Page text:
We turn off the news but it doesn’t turn off the chaos. We go through the day hoping, dreaming and praying that when another day dawns, all will be calm and lives and hearts will heal.

On my morning walk, moss covered oak trees guided me on winding pathways. Stillness in the air was sprinkled with birdsong. A hawk circled against azure skies. I traveled over a wooden bridge, past brown, velvety cattails that stood guard over the pond. A gentle stream carried ducklings in line with their mother. In the distance palm trees stood amid tall grasses. I greeted other walkers as we passed. Each of us surrounded by the beauty of nature. I cannot change the world. I can only take joy in it.

May the following photos bring you joy.



day lily




Rosa ‘JACclam’


Ixora Maui Orange


Purple Angel’s Trumpet


At Last!

The essence of most of my posts have been about my garden. The only attribute the yard had when we purchased our home was potential for a garden. We saw beyond the mounds of pine straw, gravel, odd bricks, pieces of cement, weeds and random plants, and had a vision of what the yard could become.

My husband and I began yard cleanup in October. He removed a white fence that enclosed the patio, dug up weeds and overgrown Sago palms and unearthed an assortment of hardscape materials. We hired a tree company to remove 6 huge pine trees in the backyard and 6 overgrown Washingtonia Palm trees in the front.

We decided to work with a landscape company to remove the rest of the unwanted debris, grade the land and create walkways. In January 2016 I contacted the landscape company and the work began in May.

When we moved here in September I began reading garden books for the Southeast region and made lists of plants I liked. My planting zone here is 8; I was happy to discover some of the same plants I grew in zone 6 will grow here.


Before: The front of the house was hidden by overgrown plants.


Before: We removed all of the shrubs in the front and added a few of them to the backyard.


After: A brick walkway now replaces the cement walkway, 9ft trellises hold salmon colored roses and purple clematis.


After: Purple spikes of Russian sage, one of my favorites, in my new perennial garden.


Before: In the backyard, overgrown Sago palms and picket fences were removed.


Before: Pine straw used as mulch gets messy and its hard to remove leaves.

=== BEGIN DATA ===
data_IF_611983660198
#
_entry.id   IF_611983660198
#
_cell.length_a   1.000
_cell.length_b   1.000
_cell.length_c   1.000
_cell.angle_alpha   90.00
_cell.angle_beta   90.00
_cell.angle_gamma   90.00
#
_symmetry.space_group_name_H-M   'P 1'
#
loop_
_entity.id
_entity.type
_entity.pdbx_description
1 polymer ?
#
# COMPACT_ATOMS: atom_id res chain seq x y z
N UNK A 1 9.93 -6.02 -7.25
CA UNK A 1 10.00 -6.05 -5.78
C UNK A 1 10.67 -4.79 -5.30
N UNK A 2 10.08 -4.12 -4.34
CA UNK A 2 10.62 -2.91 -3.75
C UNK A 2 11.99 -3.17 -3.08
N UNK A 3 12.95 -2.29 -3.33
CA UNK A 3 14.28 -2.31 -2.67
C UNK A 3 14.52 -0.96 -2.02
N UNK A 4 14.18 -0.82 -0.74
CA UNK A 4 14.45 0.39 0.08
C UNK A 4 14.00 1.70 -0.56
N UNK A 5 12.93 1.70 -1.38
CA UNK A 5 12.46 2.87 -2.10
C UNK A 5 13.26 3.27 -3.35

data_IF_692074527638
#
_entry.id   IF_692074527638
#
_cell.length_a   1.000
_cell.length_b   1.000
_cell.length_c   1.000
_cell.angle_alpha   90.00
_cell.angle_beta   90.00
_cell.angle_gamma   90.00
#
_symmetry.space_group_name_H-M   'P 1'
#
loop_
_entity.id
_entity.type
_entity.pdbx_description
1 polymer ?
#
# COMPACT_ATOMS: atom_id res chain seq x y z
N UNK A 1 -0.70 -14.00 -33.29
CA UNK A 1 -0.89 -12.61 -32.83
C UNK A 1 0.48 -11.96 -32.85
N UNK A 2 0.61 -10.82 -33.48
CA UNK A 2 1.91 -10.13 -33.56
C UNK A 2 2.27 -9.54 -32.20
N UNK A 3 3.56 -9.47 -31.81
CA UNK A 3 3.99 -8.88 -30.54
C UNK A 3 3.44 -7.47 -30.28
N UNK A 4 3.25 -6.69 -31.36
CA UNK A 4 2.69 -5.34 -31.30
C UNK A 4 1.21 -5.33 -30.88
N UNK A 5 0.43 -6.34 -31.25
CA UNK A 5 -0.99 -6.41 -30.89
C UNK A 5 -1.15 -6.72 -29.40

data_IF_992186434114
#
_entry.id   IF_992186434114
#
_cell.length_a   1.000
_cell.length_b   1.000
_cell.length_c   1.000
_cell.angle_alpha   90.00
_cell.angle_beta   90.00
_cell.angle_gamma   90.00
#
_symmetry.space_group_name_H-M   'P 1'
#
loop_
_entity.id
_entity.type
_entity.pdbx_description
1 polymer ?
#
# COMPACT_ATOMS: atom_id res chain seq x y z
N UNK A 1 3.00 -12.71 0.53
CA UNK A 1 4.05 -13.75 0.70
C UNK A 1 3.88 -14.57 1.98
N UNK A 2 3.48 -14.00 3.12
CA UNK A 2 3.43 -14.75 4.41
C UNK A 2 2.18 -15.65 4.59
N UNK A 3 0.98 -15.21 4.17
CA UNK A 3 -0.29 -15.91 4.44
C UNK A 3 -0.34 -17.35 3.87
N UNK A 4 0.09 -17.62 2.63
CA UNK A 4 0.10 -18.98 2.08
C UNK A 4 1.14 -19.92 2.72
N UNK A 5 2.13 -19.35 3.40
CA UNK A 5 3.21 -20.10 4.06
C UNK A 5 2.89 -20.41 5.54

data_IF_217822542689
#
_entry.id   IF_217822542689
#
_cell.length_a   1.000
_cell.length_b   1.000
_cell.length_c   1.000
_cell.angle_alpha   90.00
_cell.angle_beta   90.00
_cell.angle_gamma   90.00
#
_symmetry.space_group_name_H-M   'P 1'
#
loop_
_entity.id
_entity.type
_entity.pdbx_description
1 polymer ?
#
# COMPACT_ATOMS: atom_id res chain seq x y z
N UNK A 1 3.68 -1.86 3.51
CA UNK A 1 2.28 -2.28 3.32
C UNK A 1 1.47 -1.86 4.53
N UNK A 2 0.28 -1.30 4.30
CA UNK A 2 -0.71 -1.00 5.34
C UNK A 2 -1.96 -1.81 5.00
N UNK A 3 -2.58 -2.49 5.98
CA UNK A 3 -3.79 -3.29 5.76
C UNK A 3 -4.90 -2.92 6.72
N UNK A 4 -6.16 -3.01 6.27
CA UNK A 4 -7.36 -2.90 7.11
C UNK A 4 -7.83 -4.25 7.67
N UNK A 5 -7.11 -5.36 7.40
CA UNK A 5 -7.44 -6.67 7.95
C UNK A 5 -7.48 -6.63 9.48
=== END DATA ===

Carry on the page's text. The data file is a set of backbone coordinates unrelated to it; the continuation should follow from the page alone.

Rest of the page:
Before: We love the large leafed shrub called: Fatsia, it is grown for its beautiful tropical foliage.


After: New Zoysia sod was added. I planted a Limelight hydrangea, divided irises that were in the front yard and planted them in in the backyard.


Before: We were lucky to inherit 5 Camellia bushes that gift us with flowers in winter.


After: The walkway ends in a circle, the perfect place for our birdbath, Japanese Boxwood and ‘Popcorn’ drift roses. We added shredded pine mulch and a new 6ft privacy fence.


A garden does not happen, it evolves. The land and plants are nurtured and it develops over time. That’s the joy of gardening: Constant change.





Happy 1st Anniversary!

On October 19, 2014 I published my first post for my blog: Always the Garden. I remember sitting with printed directions on my lap following every step trying to set up my pages; it was all new learning for me, scary and difficult. I had to refer to the Lingo sheet just to get through the directions; what’s a widget, dashboard, gravatar, header, menu, page, and post? Help! Starting something new is challenging and often I thought about giving up, but I didn’t and I’m glad.

I never knew the Blogging World was out there; it is a place of wonder; you can travel around the world and learn about interesting people and their lives. There are blogs on every topic of interest; most include beautiful pictures and writing.

When I started my blog I lived in Connecticut; a lot can happen in a year; now we live in South Carolina. My favorite season in Connecticut was Fall and now I’m experiencing the same joy: cool mornings with day time temperatures in the 70’s, breezes and no humidity.

Hidden in the foliage of our Lantana bush I discovered:

a chartreuse tree frog

A chartreuse tree frog.


a gecko

A gecko; I love his eye, tinged with blue.


Our Fall pots are filled with cold hardy plants: Ivy, Petunias, Marigold and a colorful plant called Croton. I used to buy Crotons in the Fall in Connecticut to add Fall color indoors.

May you experience joy in the changing season!

Thank you for taking the time to read my words.